The elegant fireplace in red Verona marble featured carved lion-head brackets.
This room was home to the marble bust known as "Virgil", today in Mantua.
Hall of Caesars (passageway on the piano nobile)
The walls are painted with a peristyle (porticoed courtyard) with double columns and painted statues of the Caesars placed between the columns.
On the end wall, Minerva, Winged Victory in her hand, is flanked by two prisoners tied to tree stumps. Beside the window, winged Fame holds a trumpet.
The ceiling is decorated with grotesques and features two cross-beams attached to a barrel vault.
Lunettes contain large monochrome roundels with profile and full-length portraits of a number of emperors. The two lunettes at the base of the small adjoining barrel vault contain monochrome battle scenes.
The central oval depicts a dreaming putto.
The multicoloured marble floor is original.
Hall of Circuses (Baucis and Philemon)
The long walls are frescoed respectively with the Circus Maximus and the Circus Flaminius in Rome, from engravings dated 1582 by Antoine Lafrery, while the short wall shows an urban scene.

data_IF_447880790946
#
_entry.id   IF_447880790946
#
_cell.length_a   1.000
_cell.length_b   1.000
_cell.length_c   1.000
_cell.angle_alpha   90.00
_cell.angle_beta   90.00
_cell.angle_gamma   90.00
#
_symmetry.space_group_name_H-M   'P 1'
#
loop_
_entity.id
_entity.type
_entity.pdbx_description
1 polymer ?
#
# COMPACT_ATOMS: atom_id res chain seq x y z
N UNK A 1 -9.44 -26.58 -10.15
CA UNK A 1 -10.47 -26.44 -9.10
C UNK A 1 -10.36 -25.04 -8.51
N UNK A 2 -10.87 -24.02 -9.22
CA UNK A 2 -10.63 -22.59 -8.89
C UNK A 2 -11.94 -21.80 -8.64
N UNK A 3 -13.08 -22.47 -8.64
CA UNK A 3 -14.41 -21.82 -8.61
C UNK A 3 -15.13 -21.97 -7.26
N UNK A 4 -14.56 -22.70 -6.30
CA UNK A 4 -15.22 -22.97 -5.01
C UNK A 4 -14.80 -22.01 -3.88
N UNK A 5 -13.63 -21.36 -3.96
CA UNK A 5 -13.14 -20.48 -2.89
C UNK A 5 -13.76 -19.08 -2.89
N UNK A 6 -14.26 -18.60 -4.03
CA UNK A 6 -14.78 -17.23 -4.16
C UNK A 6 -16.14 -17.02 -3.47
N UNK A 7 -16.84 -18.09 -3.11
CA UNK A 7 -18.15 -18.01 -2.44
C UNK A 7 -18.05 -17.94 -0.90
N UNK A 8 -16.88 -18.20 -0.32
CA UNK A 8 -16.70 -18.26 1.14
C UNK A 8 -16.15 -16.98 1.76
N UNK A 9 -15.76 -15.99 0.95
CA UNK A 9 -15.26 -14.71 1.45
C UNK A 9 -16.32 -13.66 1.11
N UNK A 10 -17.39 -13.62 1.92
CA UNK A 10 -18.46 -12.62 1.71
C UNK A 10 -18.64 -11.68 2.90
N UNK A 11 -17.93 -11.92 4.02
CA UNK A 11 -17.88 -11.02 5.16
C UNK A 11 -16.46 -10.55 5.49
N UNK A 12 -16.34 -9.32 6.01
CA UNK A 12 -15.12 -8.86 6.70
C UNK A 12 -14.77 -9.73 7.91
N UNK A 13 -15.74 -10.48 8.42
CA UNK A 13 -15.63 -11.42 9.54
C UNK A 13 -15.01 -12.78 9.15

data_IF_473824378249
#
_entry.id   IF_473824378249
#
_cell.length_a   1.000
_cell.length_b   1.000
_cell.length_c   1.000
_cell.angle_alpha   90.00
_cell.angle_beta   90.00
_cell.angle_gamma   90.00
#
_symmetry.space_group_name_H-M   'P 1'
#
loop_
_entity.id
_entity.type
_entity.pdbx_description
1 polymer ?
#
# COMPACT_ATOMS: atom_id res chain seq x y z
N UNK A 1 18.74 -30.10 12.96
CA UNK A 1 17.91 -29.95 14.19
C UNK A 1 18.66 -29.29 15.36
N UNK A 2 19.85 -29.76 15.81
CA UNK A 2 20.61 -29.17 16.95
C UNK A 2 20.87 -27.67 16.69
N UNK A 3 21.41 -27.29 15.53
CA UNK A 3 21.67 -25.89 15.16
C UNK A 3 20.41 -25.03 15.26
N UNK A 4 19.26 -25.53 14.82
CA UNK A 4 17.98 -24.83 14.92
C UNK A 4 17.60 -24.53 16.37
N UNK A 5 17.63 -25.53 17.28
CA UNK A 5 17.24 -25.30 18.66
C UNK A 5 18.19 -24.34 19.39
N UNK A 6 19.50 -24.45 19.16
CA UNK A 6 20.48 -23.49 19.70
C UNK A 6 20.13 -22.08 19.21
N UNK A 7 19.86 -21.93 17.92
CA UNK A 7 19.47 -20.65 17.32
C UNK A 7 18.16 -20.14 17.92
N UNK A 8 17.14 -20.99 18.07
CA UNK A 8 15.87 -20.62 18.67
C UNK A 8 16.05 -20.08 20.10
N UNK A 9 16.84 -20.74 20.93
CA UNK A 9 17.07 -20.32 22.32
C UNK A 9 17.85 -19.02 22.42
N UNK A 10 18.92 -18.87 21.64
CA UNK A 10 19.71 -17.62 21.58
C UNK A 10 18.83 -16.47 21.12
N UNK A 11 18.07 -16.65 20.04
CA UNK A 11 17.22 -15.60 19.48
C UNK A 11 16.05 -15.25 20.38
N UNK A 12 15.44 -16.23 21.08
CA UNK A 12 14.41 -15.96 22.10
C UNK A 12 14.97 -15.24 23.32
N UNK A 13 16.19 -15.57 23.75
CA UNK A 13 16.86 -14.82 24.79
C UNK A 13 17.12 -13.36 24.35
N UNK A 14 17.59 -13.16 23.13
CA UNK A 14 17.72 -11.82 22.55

Opposite, a painted arch frames a rural landscape, painted by a Flemish artist.
The ceiling is divided into sections by an elaborate stucco cornice, executed by Giovan Francesco Bicesi, known as il Fornarino.
The central panel contains a winged figure holding the ducal coat of arms, flanked by two lions and two cranes holding the legendary stone, symbol of Vigilance (if the crane falls asleep, the stone drops into the water, waking the bird who returns to its vigil).